I get many questions about what we have done with Kristina to help her with her FAS, so I thought I would try to answer them all in one place.
Two of the older kids had doctors appointments this week, so Kristina came along. Our family doctor has been through a lot with our family--she even delivered Connelly and Annika. She also was the doctor of Kristina's first adoptive family, so she met Kristina the day after Kristina arrived in the USA.
Every time our doctor sees Kristina, she gets teary-eyed because she can't believe how far Kristina has come, and this visit was no exception. The words she used to describe Kristina were "miraculous," "unbelievable," and "it would be impossible for Kristina to be doing this well if you hadn't found all the things you've done with her."
So, what have we done with her?
Sensory Learning Center:
The 30 day brain re-boot we did at the Sensory Learning Center last spring was very important for Kristina's healing. It allowed her to have access to all the information we had stored into her brain. I had been teaching her to read using flashcards, but her recall of those words was very poor. During the therapy, her reading skills took off as her brain became able to utilize that information. She also learned to count during that time, and now she can add numbers. She is starting to phonetically spell words, and she has been sounding words out when she reads.
Kristina reacts badly to many foods. Her digestive system does not work well. Feeding her the wrong foods makes it impossible for her to learn.
Gluten free, soy free, dairy free (only cow milk free, she can tolerate goat milk), chemical free (no colors or preservatives, organic food when practical), salycilate free (research the Feingold diet), no nightshades (potatoes, tomatoes, peppers, paprika, etc), no sugar.
What is left for her to eat? Rice, quinoa, flax, millet, oats, vegetables, unprocessed meats, goat cheese, goat kefir, goat milk, some fruits. Her diet consists of simple, healthy, whole foods.
When her diet is followed precisely, Kristina's behavior is mostly good; when her diet is messed up, she behaves horribly. She becomes aggressive and oppositional. Kristina accidentally ate the wrong things recently, and she went from her usual compliant self to an angry little girl screaming, "Don't tell me what to do!" She also was very mean to her siblings.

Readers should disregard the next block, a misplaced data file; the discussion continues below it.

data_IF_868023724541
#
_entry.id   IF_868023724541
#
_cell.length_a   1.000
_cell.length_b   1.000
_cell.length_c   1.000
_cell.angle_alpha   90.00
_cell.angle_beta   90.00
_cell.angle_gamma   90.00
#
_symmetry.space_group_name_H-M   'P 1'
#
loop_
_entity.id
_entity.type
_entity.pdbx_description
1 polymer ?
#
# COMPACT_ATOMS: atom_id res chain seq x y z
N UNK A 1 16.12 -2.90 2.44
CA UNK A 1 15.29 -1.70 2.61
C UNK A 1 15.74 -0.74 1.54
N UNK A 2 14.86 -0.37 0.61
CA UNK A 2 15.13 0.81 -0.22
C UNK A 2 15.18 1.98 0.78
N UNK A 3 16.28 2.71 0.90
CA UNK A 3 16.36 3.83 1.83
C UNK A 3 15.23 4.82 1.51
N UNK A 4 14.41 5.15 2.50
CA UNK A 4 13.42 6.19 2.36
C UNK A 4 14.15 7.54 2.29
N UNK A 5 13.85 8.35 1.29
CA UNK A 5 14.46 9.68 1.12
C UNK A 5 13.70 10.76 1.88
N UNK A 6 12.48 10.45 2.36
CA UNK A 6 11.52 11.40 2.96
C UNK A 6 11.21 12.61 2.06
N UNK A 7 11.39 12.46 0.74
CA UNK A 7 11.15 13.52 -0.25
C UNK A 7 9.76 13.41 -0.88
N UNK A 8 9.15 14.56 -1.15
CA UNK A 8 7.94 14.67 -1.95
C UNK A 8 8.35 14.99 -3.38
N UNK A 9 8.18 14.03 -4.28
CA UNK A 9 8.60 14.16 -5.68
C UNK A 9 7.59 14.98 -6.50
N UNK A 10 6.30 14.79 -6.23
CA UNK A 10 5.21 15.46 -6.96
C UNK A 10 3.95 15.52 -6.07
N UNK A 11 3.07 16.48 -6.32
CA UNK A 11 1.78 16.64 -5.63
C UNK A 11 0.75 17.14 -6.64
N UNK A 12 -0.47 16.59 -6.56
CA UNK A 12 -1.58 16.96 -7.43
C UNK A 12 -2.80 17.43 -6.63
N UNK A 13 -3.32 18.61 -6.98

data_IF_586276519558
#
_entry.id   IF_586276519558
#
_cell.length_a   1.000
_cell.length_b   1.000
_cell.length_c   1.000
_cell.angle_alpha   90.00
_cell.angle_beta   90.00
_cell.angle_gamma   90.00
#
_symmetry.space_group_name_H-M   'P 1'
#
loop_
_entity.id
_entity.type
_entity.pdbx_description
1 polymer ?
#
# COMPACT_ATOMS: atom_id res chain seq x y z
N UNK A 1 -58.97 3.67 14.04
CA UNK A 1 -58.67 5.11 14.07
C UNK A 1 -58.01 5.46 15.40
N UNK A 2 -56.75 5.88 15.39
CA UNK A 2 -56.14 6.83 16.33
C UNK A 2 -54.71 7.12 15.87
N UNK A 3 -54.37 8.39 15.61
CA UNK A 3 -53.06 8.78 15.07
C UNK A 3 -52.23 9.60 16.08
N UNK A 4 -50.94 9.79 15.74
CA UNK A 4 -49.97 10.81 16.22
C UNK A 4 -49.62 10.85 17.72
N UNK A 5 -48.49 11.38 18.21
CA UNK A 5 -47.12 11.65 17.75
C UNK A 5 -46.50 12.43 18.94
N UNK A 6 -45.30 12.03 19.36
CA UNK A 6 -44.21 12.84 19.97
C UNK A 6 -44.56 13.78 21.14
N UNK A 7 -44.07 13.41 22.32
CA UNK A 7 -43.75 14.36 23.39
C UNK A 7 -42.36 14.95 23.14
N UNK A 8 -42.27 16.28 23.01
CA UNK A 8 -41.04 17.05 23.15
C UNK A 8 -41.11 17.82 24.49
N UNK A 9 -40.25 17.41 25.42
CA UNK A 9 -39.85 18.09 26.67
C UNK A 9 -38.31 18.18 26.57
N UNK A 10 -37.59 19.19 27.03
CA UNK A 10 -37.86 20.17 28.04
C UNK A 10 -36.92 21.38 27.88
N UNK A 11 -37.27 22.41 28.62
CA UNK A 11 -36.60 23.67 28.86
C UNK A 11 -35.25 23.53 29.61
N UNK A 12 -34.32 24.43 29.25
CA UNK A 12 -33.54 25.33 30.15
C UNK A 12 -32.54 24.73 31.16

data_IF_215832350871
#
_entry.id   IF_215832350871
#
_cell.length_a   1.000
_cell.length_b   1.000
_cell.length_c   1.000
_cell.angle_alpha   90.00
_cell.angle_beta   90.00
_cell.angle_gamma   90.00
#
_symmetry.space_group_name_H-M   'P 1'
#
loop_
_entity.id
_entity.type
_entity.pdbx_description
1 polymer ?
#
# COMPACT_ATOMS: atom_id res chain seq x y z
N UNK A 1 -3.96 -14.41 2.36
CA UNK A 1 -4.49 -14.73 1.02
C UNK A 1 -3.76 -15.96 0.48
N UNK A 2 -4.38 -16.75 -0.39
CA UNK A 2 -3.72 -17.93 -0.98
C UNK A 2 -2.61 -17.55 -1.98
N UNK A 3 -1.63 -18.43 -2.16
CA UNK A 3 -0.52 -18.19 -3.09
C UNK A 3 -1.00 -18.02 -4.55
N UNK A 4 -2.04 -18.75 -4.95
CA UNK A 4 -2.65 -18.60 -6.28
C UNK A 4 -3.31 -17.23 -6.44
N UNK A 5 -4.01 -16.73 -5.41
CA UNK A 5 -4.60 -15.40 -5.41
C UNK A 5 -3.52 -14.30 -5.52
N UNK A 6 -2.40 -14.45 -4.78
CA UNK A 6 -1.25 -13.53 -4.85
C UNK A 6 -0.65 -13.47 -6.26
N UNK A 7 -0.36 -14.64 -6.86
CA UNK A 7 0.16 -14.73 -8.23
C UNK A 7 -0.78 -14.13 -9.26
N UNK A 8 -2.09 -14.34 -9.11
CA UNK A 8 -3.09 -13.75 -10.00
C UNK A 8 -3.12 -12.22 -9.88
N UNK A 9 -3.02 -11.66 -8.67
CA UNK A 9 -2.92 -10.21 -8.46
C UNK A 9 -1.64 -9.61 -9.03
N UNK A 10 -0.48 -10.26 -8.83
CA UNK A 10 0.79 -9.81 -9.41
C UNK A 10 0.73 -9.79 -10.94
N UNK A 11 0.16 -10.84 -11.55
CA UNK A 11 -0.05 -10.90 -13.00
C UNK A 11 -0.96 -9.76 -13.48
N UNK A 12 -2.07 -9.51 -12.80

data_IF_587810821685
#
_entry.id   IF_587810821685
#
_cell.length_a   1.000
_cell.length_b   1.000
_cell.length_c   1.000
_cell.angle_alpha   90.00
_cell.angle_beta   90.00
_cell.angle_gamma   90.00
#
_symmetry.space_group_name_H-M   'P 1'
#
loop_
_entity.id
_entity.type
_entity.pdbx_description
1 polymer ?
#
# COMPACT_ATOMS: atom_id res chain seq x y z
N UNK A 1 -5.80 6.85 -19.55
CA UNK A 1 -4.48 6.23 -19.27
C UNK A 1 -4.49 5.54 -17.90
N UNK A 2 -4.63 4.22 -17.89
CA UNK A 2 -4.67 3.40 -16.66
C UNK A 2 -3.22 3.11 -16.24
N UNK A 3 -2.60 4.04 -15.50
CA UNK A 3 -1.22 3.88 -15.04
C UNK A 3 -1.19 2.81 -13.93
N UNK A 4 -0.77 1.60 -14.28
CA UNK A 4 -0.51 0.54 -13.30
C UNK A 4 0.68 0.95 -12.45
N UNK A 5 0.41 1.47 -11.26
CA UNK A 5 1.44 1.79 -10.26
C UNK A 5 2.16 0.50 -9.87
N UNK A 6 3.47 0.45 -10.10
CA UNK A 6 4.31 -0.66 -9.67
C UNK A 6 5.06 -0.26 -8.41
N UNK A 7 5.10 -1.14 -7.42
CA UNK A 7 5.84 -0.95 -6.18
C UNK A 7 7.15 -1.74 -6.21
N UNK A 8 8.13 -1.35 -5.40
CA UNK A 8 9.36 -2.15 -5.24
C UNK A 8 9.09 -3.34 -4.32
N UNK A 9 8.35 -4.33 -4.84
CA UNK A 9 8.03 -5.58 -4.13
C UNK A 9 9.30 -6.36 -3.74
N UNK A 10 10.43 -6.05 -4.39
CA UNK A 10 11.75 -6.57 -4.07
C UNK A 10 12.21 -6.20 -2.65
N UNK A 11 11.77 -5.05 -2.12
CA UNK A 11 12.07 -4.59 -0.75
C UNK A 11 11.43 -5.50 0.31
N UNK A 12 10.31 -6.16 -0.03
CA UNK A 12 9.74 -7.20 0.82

When she does offend a sibling, she gets a "sit time." She sits on the living room couch for a while, until she is ready to ask forgiveness of the person she has offended. We have always had our kids return to the person they have offended, and for any purposeful offenses, they have to state what they did wrong, and ask for forgiveness. For example, "I am sorry for taking your toy. please forgive me."
We give her many opportunities for "do-overs" so she can practice the correct way to interact with people. We frequently use role play to help her understand what to do in various situations.
Now I am having Kristina practice relaxing. I realized that some part of her body is always moving, and she has no idea how to relax. I read books to her while she snuggles on my lap. I keep reading while she holds still. When she wiggles, I stop reading. When we started practicing this skill two weeks ago, Kristina could only keep still for a couple of seconds. Tonight I was able to sing two short songs to her while she held still. She is also practicing slow movements because she always moves quickly. She is now able to walk slowly across the living room.
Kristina does much better at staying dry during the daytime if we give her daily magnesium supplements. Magnesium is used to treat urinary incontinence. If she doesn't have magnesium, Kristina can't make it all the way to the bathroom before she leaks.
Treatment at the Sensory Learning Center helped her be able to feel the need to use the bathroom.
She is not dry at night yet.
We followed the instructions in "How to Teach Your Baby to Read" to teach Kristina some sight words. Now she is reading through the Pathway Readers series. (Two of the characters, Peter and Rachel, have become her imaginary friends.) She supplements with Thomas the Tank Engine books from the library.
Kristina also uses All About Spelling. It teaches phonetic spelling and reading.
For math, we are using Math-u-See Primer. She is over halfway through the book and is really starting to catch on to math concepts. She named all the math blocks with the names of trains from Thomas the Tank Engine. The trains are numbered, so she named the blocks based on the numbers of the trains. When she does addition problems, she says she is "coupling" them together.
For the rest of her school subjects,new concepts are introduced on Fridays at Classical Conversations. We practice those concepts for the rest of the week. Kristina prepares and delivers a presentation at her class every week. That is her favorite part! She LOVES public speaking!!!
We take Kristina swimming at the YMCA 3-4 times per week. She is an amazing swimmer! She hasn't had any lessons yet, but she has started watching the people swimming laps and tries to copy them. She loves to swim to the bottom of the pool and retrieve diving toys. She is so tiny (36 pounds) that people can't believe she can swim so well. I read once that a study of kids with FAS showed that letting the kids spend an hour of their school day focusing on something they were good at, allowed them to improve in ALL other academic areas. Kristina is a gifted swimmer, so I try to take her swimming as often as possible.